Options are good because you can build in a parachute release valve to get out of a contract if it’s not working out as intended. They also give you an opportunity to renegotiate. They usually are the same length as the initial period or term. Then when you add any options, the term is the initial period + option periods.

Full Term = Initial Term + Options (if any)

Same caveat as above: the term MAY end upon some form of termination. Termination will be discussed in on Day 9. If the contract has the ability to terminate, this could affect the term AND any options. This would mean that the term may end before it’s intended to if one or both parties are not meeting their part of the contractual obligation.


Benchmarks are simply stated goals within the contract. In actuality, very few contracts include these because unless it’s easy to determine, benchmarks can be very limiting. They can hamper the flow of a contract if not done well.

However, where they are useful is when you want to have a measurable performance as a means to extend the term. For example, let’s say you are a new artist starting out and are not sure you want to sign to a management company for a 5 year term. You can try and negotiate benchmarks into the contract.

Using the management company-artist example from the previous paragraph, a benchmark could look like: Artist will renew for an additional two year term if Management Company secures $100,000 in gross income for Artist in the Term. (Disclaimer: This is very general example language and not what I would use in a contract.) The management company in this example could also require some benchmark from the artist as well.

Benchmarks can flow both ways. You could also use a benchmark more generally for a performance metric, such as securing X number of appearances or selling X number of items. Again, it should make sense to do and align with your goals of the contract.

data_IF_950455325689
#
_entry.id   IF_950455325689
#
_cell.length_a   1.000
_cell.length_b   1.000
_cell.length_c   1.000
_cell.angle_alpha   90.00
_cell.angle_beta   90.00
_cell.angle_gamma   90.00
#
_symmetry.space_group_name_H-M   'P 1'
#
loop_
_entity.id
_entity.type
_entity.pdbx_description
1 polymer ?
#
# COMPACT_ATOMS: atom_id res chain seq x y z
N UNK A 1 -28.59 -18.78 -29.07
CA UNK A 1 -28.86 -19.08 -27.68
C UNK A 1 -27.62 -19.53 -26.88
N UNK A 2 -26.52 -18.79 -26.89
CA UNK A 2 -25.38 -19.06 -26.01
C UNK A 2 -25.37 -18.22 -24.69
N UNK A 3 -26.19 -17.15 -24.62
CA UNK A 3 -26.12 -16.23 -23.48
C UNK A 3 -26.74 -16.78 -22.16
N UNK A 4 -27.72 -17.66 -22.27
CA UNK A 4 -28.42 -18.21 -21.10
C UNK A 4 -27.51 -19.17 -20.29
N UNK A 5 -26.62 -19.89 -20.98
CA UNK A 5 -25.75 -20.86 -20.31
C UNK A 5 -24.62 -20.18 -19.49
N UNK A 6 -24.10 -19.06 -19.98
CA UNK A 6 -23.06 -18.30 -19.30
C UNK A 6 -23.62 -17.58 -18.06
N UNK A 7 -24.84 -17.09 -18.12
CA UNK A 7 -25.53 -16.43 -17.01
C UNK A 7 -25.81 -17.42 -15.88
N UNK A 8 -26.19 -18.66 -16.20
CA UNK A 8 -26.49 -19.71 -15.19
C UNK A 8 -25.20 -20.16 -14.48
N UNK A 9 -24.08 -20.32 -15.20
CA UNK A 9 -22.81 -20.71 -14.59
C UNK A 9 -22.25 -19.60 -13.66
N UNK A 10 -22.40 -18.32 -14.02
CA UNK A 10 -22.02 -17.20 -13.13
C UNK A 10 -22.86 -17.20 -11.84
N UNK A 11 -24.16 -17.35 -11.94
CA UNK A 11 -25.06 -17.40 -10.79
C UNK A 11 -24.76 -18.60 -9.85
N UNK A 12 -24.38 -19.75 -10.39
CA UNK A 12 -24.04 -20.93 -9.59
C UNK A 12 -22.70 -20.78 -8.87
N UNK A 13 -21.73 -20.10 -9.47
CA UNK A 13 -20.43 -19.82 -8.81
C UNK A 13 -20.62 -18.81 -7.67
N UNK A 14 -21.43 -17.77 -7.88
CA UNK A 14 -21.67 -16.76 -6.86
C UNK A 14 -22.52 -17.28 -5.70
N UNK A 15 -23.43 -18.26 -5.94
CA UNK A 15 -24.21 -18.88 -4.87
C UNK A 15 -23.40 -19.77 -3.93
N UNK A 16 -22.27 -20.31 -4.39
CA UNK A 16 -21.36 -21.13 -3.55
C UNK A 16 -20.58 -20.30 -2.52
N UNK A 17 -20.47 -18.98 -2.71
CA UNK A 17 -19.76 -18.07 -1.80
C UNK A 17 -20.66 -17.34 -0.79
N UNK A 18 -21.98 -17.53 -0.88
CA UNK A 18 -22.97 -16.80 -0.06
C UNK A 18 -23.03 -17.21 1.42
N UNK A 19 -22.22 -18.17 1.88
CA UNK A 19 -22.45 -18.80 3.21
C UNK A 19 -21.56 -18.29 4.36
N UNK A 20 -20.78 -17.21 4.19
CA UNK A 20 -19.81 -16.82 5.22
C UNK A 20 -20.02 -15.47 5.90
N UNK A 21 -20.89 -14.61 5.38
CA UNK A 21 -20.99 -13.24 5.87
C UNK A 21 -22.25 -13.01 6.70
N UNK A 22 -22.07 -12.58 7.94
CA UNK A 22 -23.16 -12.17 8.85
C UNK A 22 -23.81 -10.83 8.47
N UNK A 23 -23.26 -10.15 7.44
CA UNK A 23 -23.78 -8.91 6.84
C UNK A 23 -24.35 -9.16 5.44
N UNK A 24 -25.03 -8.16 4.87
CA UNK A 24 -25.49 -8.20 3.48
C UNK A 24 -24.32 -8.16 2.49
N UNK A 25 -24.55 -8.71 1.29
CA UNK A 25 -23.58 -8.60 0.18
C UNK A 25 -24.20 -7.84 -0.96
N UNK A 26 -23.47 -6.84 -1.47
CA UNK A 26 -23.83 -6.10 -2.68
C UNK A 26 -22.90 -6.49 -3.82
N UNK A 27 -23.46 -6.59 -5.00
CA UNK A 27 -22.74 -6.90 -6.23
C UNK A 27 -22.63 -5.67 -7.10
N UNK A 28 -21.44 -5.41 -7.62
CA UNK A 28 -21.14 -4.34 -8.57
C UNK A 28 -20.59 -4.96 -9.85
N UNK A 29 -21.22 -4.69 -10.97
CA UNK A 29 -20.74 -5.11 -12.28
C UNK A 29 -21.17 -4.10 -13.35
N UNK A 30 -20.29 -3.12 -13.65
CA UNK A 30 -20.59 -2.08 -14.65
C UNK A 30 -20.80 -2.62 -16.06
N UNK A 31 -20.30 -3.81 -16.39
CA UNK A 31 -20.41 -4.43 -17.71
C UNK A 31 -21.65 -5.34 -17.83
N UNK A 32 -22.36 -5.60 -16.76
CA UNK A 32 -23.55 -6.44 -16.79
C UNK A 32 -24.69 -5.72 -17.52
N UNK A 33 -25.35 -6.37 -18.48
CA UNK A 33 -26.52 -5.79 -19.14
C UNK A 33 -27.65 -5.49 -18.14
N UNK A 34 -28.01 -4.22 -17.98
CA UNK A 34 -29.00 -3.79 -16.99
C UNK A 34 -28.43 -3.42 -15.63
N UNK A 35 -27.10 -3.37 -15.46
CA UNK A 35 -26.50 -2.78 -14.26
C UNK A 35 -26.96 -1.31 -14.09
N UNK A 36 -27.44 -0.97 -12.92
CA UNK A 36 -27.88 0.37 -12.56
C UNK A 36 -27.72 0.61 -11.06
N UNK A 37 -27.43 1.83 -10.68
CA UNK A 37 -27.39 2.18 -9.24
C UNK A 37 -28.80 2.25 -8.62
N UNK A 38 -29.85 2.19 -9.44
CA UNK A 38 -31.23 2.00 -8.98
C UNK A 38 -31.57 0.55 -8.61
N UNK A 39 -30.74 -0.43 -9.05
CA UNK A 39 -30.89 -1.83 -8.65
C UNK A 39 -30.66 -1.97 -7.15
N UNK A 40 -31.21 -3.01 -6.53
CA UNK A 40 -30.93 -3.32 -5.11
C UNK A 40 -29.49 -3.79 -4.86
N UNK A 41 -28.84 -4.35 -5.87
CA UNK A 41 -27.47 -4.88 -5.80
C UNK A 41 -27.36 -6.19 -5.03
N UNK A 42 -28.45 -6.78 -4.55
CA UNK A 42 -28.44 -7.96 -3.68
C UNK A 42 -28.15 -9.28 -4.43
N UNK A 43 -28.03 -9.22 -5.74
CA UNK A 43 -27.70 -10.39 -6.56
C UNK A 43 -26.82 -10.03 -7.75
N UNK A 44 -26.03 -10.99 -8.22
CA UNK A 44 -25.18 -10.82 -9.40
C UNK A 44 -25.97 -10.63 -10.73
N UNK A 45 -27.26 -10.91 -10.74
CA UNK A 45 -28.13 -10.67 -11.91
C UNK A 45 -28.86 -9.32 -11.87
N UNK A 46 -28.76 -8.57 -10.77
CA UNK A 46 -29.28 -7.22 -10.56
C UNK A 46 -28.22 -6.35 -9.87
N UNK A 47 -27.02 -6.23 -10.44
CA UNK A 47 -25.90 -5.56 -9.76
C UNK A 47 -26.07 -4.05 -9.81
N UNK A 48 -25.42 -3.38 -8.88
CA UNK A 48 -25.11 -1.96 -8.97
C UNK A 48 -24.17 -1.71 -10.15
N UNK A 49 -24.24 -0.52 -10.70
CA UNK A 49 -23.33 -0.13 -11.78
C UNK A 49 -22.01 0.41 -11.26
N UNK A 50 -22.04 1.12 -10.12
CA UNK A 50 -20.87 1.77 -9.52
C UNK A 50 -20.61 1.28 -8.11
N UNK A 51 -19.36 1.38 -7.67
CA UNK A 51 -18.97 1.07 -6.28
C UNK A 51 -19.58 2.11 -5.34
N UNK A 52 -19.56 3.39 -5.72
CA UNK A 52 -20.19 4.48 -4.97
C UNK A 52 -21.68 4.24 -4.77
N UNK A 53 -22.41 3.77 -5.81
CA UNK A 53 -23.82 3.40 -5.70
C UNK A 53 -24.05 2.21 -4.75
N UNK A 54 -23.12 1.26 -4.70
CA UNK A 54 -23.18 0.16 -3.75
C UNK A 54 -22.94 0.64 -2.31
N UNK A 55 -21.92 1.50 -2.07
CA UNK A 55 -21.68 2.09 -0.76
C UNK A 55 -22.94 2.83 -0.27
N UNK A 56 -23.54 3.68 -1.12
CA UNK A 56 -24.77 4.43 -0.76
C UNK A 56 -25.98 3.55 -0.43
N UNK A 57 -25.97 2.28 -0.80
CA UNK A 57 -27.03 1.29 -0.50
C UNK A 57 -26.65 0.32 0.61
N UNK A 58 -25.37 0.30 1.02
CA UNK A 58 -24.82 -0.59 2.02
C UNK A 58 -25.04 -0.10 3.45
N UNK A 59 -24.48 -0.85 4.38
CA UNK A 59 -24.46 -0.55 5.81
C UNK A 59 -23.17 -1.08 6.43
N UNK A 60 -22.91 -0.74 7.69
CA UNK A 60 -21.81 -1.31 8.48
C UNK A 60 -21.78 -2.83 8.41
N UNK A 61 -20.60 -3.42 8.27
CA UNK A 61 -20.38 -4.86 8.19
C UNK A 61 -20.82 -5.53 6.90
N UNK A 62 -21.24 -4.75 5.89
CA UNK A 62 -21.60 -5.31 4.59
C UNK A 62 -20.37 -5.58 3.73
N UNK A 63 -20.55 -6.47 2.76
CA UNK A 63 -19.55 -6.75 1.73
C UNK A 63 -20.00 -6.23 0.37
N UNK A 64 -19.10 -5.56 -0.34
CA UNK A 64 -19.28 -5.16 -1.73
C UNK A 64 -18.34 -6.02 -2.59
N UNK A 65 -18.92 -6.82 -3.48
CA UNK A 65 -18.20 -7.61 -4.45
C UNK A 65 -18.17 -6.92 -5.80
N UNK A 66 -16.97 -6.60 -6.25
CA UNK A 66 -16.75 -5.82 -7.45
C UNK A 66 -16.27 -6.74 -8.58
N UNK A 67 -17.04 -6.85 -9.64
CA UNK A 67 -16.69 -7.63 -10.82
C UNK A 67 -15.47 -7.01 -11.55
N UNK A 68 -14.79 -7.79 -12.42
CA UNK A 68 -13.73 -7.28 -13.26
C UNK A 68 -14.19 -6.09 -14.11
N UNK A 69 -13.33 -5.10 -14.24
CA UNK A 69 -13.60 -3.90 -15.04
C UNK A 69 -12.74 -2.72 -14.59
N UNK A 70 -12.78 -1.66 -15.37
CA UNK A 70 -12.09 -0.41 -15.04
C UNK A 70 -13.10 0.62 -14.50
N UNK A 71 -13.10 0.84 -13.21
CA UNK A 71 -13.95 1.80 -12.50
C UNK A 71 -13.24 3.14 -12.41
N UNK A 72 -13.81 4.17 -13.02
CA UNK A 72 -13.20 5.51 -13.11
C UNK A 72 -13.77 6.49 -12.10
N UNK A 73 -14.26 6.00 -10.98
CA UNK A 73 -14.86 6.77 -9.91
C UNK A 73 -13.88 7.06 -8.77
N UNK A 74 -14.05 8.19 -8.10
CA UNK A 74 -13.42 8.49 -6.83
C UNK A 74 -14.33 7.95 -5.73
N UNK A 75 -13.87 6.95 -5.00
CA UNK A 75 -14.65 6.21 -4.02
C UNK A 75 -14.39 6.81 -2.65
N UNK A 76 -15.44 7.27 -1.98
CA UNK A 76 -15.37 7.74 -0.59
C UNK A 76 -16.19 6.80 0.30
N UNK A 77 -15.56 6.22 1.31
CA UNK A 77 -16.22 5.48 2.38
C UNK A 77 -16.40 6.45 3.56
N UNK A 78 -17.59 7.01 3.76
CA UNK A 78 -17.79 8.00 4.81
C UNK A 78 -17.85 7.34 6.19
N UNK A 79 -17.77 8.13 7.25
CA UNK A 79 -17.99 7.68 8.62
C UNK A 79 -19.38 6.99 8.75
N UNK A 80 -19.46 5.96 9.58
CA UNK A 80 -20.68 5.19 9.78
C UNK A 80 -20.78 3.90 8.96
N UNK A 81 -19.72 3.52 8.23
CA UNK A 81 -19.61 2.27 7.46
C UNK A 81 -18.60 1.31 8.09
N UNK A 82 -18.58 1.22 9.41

Benchmarks should be specific and measurable based on performance metric or monetary based.

Melanie Rodriguez

Questions to ask:

  • 1) When is this contract going to begin? Will it start the date services are rendered, when the deal is signed, or some other date? This MUST be agreed to by all parties. If there is ambiguity in the term, this can open the door for trouble later on.
  • 2) How long will this contract last and when does it end? Be able to calculate this accurately! If there’s confusion, clear it up.
  • 3) Does the contract term renew automatically? This is up to the parties to include this or not. You could ask for an option to renew.
  • 4) How many options will there be, if any? Automatic or must be requested? Who gets the option? Not all contracts have options included, but it is, well, an option to take!
  • 5) Are there any benchmarks or metrics that must be reached? Make these specific and measurable. It can be based on some specific performance or monetary based.

While these seem like very simple questions, if you can’t answer them, you have a problem! Make sure you understand how long you are signing anything for because that can have long-ranging implications down the road.

*Disclaimer: This post is for informational purposes only and does not constitute legal advice. An attorney client relationship is not formed until there is a signed fee agreement*

Published by theentertainmentesquire

Entertainment attorney based in Los Angeles, California. I provide transactional legal representation and services to artists, creative entrepreneurs, and industry professionals in the music and entertainment industry.